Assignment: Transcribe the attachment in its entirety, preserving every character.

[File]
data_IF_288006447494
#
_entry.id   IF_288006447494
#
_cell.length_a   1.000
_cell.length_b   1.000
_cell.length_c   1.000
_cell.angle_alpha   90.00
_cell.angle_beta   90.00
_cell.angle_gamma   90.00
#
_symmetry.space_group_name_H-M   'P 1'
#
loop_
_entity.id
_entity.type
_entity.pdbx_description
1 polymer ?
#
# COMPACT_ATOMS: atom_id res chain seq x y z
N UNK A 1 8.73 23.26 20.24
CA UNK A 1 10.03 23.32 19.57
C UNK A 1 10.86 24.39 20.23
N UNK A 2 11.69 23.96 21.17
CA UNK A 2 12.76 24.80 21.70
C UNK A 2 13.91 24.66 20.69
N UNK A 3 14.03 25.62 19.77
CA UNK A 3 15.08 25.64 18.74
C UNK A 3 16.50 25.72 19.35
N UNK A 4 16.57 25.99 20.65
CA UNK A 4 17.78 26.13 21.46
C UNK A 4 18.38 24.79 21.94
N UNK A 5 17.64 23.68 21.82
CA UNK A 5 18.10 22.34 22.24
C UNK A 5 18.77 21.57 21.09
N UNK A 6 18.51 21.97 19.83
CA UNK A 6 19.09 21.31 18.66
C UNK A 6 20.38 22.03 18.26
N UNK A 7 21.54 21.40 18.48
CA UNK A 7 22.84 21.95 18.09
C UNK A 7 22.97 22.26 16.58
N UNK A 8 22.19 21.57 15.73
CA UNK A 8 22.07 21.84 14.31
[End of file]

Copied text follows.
data_IF_288006447494
#
_entry.id   IF_288006447494
#
_cell.length_a   1.000
_cell.length_b   1.000
_cell.length_c   1.000
_cell.angle_alpha   90.00
_cell.angle_beta   90.00
_cell.angle_gamma   90.00
#
_symmetry.space_group_name_H-M   'P 1'
#
loop_
_entity.id
_entity.type
_entity.pdbx_description
1 polymer ?
#
# COMPACT_ATOMS: atom_id res chain seq x y z
N UNK A 1 8.73 23.26 20.24
CA UNK A 1 10.03 23.32 19.57
C UNK A 1 10.86 24.39 20.23
N UNK A 2 11.69 23.96 21.17
CA UNK A 2 12.76 24.80 21.70
C UNK A 2 13.91 24.66 20.69
N UNK A 3 14.03 25.62 19.77
CA UNK A 3 15.08 25.64 18.74
C UNK A 3 16.50 25.72 19.35
N UNK A 4 16.57 25.99 20.65
CA UNK A 4 17.78 26.13 21.46
C UNK A 4 18.38 24.79 21.94
N UNK A 5 17.64 23.68 21.82
CA UNK A 5 18.10 22.34 22.24
C UNK A 5 18.77 21.57 21.09
N UNK A 6 18.51 21.97 19.83
CA UNK A 6 19.09 21.31 18.66
C UNK A 6 20.38 22.03 18.26
N UNK A 7 21.54 21.40 18.48
CA UNK A 7 22.84 21.95 18.09
C UNK A 7 22.97 22.26 16.58
N UNK A 8 22.19 21.57 15.73
CA UNK A 8 22.07 21.84 14.31